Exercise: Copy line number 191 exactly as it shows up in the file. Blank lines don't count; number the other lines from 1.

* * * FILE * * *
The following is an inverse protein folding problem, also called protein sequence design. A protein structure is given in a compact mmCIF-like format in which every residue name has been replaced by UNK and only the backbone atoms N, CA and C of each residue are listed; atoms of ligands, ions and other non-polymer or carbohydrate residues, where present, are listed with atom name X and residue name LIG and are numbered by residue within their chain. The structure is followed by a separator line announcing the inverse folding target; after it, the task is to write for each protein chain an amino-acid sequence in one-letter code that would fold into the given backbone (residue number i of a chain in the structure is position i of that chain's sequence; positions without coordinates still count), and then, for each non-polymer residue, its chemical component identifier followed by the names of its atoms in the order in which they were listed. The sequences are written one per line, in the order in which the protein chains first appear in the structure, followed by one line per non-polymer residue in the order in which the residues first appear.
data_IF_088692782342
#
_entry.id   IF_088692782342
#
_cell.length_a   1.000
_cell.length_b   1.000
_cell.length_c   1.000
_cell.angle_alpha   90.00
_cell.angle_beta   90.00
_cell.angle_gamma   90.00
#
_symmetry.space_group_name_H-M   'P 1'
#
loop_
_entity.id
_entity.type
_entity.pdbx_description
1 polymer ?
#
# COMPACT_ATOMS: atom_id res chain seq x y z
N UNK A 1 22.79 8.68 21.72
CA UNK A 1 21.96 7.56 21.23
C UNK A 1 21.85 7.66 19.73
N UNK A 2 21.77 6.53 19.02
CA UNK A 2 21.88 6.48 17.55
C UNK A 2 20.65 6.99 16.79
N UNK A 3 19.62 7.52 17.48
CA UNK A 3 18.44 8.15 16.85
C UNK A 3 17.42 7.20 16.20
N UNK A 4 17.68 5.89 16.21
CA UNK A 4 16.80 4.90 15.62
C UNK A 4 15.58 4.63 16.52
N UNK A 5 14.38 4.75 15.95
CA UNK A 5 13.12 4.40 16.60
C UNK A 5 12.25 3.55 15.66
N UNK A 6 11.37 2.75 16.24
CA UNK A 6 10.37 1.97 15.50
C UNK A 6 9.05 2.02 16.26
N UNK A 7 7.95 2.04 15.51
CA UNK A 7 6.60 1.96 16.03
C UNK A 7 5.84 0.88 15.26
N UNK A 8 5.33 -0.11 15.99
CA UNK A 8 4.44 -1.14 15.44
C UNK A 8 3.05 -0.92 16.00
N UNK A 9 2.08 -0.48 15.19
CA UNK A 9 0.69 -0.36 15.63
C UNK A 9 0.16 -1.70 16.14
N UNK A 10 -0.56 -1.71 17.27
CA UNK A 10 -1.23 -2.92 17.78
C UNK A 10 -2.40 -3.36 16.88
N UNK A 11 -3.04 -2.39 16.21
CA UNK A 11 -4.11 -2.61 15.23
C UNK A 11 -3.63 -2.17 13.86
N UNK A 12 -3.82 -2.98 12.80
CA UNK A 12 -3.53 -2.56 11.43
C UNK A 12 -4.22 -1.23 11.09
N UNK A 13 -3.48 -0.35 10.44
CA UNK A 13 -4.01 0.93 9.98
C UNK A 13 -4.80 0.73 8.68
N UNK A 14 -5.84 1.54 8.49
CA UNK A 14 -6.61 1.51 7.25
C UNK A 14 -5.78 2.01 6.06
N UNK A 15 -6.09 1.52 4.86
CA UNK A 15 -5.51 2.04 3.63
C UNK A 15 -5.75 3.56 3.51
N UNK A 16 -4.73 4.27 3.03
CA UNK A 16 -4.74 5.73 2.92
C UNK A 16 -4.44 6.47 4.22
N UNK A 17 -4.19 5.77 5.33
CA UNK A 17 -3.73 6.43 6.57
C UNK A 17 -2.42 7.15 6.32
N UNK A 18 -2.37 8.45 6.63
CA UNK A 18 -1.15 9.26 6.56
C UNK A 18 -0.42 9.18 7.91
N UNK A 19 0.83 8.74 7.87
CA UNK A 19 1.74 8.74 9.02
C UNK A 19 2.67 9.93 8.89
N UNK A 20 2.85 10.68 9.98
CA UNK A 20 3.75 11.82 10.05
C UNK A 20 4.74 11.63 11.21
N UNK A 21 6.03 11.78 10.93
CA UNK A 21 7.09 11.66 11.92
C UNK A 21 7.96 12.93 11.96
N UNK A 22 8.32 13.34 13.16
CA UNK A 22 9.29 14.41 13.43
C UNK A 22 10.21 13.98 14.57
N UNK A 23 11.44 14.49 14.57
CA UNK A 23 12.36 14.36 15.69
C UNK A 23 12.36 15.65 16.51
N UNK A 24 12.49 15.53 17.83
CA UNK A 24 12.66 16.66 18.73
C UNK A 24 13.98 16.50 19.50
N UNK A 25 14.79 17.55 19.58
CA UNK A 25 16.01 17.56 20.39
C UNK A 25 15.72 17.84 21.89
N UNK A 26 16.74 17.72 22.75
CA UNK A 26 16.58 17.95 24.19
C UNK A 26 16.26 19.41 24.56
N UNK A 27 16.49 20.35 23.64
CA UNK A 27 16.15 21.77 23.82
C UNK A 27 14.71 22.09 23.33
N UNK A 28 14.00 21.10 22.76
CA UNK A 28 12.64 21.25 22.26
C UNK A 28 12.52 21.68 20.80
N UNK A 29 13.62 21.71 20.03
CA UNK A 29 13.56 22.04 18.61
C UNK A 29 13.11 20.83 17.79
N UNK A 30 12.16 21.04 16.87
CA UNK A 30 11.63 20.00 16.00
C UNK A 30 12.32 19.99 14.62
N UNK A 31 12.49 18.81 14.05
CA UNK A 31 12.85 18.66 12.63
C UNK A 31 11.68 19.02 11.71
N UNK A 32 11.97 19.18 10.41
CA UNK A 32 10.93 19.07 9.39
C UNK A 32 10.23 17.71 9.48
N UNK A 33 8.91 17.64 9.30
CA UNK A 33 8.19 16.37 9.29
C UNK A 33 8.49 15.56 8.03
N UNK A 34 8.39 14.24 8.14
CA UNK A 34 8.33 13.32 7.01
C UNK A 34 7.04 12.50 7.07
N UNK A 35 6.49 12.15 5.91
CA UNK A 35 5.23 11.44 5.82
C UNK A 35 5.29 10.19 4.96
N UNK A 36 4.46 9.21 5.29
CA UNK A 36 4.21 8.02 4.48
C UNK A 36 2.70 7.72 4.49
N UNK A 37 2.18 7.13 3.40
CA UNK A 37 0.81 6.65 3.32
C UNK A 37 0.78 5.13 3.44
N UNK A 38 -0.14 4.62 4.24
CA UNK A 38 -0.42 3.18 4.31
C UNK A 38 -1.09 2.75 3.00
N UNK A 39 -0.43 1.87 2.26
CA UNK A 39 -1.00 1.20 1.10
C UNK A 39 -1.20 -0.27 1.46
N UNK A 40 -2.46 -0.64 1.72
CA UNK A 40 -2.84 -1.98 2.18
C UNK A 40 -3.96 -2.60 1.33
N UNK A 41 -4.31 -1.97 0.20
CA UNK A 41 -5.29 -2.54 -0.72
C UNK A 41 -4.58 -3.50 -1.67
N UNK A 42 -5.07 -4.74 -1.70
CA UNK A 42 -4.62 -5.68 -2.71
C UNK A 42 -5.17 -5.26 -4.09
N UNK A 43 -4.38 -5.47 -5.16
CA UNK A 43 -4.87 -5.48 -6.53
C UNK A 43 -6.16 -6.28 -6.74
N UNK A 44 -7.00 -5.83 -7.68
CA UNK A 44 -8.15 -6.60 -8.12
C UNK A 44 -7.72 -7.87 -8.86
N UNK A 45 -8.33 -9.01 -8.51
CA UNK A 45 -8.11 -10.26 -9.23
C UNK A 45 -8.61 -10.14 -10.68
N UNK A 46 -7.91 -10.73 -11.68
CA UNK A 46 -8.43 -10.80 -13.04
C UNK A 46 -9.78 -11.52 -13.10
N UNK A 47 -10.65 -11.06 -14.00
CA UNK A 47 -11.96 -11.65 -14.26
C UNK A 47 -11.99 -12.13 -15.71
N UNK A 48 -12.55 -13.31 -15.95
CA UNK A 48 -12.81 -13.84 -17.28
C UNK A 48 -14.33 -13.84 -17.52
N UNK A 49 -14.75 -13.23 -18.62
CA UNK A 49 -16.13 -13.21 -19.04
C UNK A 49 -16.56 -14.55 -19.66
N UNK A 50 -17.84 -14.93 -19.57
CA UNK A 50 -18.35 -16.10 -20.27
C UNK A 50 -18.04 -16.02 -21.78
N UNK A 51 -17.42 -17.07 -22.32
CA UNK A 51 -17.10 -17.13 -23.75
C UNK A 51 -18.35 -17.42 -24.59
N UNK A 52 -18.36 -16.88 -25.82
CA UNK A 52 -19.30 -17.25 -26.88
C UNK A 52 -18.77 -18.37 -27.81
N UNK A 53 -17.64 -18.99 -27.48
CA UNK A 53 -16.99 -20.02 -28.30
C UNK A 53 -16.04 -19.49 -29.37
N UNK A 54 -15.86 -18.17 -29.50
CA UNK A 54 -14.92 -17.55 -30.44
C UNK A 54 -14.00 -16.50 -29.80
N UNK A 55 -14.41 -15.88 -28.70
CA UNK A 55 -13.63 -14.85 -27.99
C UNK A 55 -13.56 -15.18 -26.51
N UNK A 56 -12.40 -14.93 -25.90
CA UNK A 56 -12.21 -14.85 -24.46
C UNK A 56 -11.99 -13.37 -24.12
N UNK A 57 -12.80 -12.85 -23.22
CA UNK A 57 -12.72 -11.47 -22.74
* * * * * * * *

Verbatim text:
CA UNK A 57 -12.72 -11.47 -22.74